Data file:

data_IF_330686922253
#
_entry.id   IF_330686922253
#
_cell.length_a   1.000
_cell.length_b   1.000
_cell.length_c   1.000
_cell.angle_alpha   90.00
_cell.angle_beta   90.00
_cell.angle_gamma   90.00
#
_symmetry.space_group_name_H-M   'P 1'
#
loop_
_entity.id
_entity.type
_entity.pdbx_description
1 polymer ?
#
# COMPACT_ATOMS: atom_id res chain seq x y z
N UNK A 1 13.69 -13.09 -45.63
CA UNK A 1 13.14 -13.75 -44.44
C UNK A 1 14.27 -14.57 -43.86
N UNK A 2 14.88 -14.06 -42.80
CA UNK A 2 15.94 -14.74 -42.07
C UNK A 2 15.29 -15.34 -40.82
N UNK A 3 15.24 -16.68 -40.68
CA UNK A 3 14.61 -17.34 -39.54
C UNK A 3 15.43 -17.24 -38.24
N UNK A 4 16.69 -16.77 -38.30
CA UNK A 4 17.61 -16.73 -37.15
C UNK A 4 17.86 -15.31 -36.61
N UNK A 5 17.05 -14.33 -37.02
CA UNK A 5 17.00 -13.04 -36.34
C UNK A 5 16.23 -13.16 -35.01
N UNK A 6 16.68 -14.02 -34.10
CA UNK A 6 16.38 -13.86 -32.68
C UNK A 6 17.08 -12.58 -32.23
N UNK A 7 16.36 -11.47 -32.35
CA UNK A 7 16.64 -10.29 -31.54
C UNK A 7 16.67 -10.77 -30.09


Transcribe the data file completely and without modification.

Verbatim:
data_IF_330686922253
#
_entry.id   IF_330686922253
#
_cell.length_a   1.000
_cell.length_b   1.000
_cell.length_c   1.000
_cell.angle_alpha   90.00
_cell.angle_beta   90.00
_cell.angle_gamma   90.00
#
_symmetry.space_group_name_H-M   'P 1'
#
loop_
_entity.id
_entity.type
_entity.pdbx_description
1 polymer ?
#
# COMPACT_ATOMS: atom_id res chain seq x y z
N UNK A 1 13.69 -13.09 -45.63
CA UNK A 1 13.14 -13.75 -44.44
C UNK A 1 14.27 -14.57 -43.86
N UNK A 2 14.88 -14.06 -42.80
CA UNK A 2 15.94 -14.74 -42.07
C UNK A 2 15.29 -15.34 -40.82
N UNK A 3 15.24 -16.68 -40.68
CA UNK A 3 14.61 -17.34 -39.54
C UNK A 3 15.43 -17.24 -38.24
N UNK A 4 16.69 -16.77 -38.30
CA UNK A 4 17.61 -16.73 -37.15
C UNK A 4 17.86 -15.31 -36.61
N UNK A 5 17.05 -14.33 -37.02
CA UNK A 5 17.00 -13.04 -36.34
C UNK A 5 16.23 -13.16 -35.01
N UNK A 6 16.68 -14.02 -34.10
CA UNK A 6 16.38 -13.86 -32.68
C UNK A 6 17.08 -12.58 -32.23
N UNK A 7 16.36 -11.47 -32.35
CA UNK A 7 16.64 -10.29 -31.54
C UNK A 7 16.67 -10.77 -30.09